Fifty years after scientists discovered the structure of DNA, researchers have launched a comprehensive search for the biological roots of human behavior, an effort that promises to dominate scientific research for decades.

Scientists in five countries are cataloging the millions of variations in that human biochemical text that sets people apart one from another, including those that may affect behavior and emotion.

After a century of false starts, the effort to dissect human nature is entering a new era, said Yale University science historian Daniel Kevles. It may be only a matter of time before genes involved in human behavior can be identified, patented and, perhaps, altered.

Research is revealing that the workings of genes are more complex than scientists had thought, that the brain itself is more open to change, and that the effects of everyday experience are more powerful.

Indeed, growing evidence suggests that what happens in life controls the activity of many genes.

"The new way of looking at this is that different experiences turn different genes on and off," said psychologist Seth Pollak at the University of Wisconsin. "Experience matters."


Oregon City is an old town. It lays claim to being the end of the Oregon Trail. It's also a pretty town with plenty of postcard vistas. Each spring, the Willamette River is choked with skiffs fishing the chinook salmon run.

Murder here is rare. Missing girls are rarer.

So when two girls vanished from the Newell Creek apartments last year, police and reporters swarmed through the neighborhood. The younger Weaver readily admitted he was a suspect, but took in stride the suspicions about his family background.

"They are trying to make a father-and-son connection here because my father has such a severe history," he told an interviewer on ABC's "Good Morning America."

He was arrested several weeks later, and pleaded not guilty to aggravated murder in the death of the girls.

Denied bail, he may not stand trial until June 2004. He is being kept in the medical wing of the Clackamas County Jail to avoid harassment by other prisoners. His attorney, Peter Fahy, turned down a request for an interview with his client.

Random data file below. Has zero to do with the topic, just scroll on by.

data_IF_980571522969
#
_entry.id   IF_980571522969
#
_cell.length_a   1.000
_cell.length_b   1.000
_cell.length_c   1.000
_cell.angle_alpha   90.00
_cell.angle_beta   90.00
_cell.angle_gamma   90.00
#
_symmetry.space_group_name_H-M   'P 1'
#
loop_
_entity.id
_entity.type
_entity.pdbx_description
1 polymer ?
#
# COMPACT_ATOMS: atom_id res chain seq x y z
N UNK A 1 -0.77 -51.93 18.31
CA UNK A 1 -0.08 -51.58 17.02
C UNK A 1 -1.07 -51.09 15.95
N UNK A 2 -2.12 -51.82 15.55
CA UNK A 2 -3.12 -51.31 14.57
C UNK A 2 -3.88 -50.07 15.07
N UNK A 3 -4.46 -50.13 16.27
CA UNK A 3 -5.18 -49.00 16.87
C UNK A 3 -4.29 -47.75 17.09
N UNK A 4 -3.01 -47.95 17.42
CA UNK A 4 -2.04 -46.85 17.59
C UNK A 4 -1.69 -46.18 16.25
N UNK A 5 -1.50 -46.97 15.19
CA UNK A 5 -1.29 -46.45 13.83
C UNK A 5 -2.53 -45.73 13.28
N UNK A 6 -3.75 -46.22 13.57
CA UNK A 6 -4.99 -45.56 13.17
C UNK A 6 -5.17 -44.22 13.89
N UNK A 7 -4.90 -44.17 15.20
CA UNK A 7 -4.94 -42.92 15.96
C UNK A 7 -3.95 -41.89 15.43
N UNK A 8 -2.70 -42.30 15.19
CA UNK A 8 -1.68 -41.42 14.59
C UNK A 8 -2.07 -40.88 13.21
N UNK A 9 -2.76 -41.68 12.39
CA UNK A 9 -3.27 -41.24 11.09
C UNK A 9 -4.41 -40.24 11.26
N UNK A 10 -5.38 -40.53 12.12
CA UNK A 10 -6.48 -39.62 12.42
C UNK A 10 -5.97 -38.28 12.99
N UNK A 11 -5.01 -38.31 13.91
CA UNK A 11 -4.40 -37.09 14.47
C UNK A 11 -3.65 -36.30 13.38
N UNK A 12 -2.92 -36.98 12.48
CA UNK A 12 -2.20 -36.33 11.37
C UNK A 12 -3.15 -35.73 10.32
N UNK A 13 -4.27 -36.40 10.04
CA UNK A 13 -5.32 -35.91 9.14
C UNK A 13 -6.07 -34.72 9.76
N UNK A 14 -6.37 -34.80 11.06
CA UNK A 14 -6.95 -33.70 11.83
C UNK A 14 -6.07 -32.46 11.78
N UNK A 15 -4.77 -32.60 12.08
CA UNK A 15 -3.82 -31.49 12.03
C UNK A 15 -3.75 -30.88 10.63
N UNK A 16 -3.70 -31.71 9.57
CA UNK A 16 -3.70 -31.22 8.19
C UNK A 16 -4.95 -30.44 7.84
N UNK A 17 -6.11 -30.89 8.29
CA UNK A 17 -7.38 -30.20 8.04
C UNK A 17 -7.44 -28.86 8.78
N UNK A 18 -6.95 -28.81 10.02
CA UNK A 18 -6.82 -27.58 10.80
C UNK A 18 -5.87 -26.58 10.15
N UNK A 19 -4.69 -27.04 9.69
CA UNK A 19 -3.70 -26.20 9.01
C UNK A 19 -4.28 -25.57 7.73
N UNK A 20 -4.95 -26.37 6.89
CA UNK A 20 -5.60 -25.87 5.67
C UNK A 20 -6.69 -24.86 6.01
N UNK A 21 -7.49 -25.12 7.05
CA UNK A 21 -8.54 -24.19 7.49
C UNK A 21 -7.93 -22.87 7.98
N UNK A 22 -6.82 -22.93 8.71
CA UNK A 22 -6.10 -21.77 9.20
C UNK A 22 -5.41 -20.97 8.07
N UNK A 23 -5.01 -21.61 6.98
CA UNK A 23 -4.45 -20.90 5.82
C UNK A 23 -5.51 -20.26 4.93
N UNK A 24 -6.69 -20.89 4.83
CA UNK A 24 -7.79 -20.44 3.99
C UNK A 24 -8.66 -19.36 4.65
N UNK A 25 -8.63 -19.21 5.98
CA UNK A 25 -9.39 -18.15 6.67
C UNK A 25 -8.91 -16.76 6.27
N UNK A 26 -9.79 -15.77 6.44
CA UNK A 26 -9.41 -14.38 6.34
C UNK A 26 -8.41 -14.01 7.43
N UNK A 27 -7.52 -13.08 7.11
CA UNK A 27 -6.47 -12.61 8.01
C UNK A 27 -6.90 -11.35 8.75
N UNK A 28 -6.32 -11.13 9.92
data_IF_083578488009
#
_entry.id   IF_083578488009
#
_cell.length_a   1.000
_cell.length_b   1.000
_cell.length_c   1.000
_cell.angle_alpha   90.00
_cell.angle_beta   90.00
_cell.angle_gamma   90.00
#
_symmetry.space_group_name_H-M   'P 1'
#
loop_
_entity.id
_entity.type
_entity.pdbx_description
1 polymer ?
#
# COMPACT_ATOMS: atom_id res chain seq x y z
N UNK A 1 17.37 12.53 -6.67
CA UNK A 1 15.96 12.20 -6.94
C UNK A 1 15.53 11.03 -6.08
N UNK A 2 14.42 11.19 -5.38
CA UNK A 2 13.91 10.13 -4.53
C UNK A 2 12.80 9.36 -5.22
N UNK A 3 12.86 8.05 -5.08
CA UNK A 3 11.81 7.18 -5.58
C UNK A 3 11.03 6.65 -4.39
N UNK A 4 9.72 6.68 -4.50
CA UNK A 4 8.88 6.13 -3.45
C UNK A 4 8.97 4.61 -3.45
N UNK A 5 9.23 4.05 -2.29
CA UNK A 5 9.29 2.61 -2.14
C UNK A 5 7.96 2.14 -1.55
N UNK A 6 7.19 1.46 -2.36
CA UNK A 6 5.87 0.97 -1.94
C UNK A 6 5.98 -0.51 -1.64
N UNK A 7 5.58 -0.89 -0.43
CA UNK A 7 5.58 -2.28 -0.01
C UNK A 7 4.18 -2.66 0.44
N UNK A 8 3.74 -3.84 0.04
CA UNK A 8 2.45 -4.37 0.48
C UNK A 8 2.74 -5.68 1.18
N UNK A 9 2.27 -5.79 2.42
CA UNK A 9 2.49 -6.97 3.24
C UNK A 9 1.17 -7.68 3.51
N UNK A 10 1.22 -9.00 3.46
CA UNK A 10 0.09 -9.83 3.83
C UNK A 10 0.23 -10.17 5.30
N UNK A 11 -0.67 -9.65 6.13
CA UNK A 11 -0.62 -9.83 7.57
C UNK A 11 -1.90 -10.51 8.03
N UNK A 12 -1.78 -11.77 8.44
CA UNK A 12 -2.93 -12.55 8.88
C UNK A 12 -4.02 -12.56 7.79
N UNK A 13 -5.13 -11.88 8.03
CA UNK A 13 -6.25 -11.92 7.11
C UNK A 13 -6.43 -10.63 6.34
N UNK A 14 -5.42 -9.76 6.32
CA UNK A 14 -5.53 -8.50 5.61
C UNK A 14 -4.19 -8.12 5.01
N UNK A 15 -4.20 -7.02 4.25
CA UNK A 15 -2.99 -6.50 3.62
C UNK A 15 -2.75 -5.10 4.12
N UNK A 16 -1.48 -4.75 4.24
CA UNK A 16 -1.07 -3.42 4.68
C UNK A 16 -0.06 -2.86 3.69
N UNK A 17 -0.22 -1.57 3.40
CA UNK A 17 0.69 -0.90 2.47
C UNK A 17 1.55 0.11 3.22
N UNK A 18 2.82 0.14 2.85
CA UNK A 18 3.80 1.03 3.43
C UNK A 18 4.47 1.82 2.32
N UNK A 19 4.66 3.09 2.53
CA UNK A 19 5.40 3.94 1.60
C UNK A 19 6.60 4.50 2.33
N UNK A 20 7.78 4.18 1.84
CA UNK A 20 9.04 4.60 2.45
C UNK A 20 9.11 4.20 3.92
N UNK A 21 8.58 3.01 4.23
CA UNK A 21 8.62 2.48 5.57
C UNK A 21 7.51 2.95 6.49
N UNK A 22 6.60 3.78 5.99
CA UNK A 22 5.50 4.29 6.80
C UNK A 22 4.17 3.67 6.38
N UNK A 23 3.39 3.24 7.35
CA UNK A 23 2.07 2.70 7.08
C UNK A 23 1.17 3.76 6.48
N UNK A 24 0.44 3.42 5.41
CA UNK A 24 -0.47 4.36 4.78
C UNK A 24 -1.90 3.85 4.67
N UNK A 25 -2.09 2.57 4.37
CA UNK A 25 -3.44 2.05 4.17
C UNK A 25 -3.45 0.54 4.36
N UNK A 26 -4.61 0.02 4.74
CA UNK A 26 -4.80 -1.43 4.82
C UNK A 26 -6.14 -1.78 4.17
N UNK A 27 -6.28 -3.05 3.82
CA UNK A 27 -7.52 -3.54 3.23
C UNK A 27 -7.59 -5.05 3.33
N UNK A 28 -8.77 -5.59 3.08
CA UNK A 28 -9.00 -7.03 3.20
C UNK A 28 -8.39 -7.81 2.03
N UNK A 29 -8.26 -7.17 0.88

Like his father, the younger Weaver had troubled marriages. Both of his ex-wives filed restraining orders against him.

In 1986, he was convicted of bludgeoning 15-year-old Jocelyn Ordona with a 12-pound concrete block and attacking her sister, Jennifer, then 16.

Jennifer Ordona had considered Weaver a family friend. In a recent interview, she recalled her shock as she struggled beneath him. "What are you doing?" she screamed. "It's me, Jennifer."

Weaver never said a word. The girls finally escaped. Weaver was arrested the next day. He went to prison for three years.

He was in jail last November, facing charges of raping his son's 19-year-old girlfriend, who fled from him naked into the street. Then a Clackamas County grand jury indicted him for murder in the deaths of the two girls.

He had his son, Alex, help him dig the hole for the concrete pad.

His second wife, Kristi Sloan, said in an interview that she remembers her disbelief when Weaver matter-of-factly told her that his father was in San Quentin for murder and had buried a girl in his backyard.

She also remembers his explosive temper.

Sloan left Weaver in 1998, but was a regular visitor at his rented house on South Beavercreek Road when the two girls were reported missing. In fact, she remembered the day her former husband took her out back and showed off the new concrete slab, supposedly a platform for a hot tub.

"Ward, this doesn't look too good," she said. "Your dad killed people and buried one under concrete."

He walked up so close to her that she was forced to take a step back onto the new concrete slab. He put his hands on her shoulders, she said. "Do you think I could kill somebody without anybody noticing?" he asked her.


What these two Ward Weavers do not share -- at least not that any scientist can readily demonstrate today -- is a single gene for violence. No genetic basis for impulsive violence has been proven.

Nor did Ward Weaver Jr. play a direct role in much of his oldest son's upbringing.

They lived apart from about the time the son was 4 years old, family members said.

When his parents divorced, Ward Weaver III was raised by his mother's second husband, a man several relatives today recall as quick-tempered and abusive.

Still, his father retained a place in the life of Ward Weaver III.

When the son was 21, he faithfully attended his father's murder trial, said Huffman, the defense attorney.

The younger Weaver also visited his father on death row.

On one such family trip to the prison at San Quentin, according to a local newspaper, Weaver brought along one of his daughter's friends -- young Ashley Pond, the girl whose body was later discovered under his patio.

The inexplicable twists of family history easily confound researchers trying to sort out the biology underlying human behavior.

Until recently the most powerful tool to analyze behavior and heredity was statistics, not molecular biology or neuroscience.

Scientists followed thousands of children for years in hopes of discerning what influenced their behavior.

Based on such surveys, researchers believed that at least half of behavior is somehow the result of genes.

Studies of twins appear to demonstrate that bullying and aggressive behavior are influenced by heredity, said scientists at the University of Southampton and the Karolinksa Institute in Sweden.

Even social attitudes like a fondness for roller coasters or an opinion on the death penalty appear to be shaped by genetic factors, according to studies by independent research teams at USC, the University of Western Ontario and the University of British Columbia.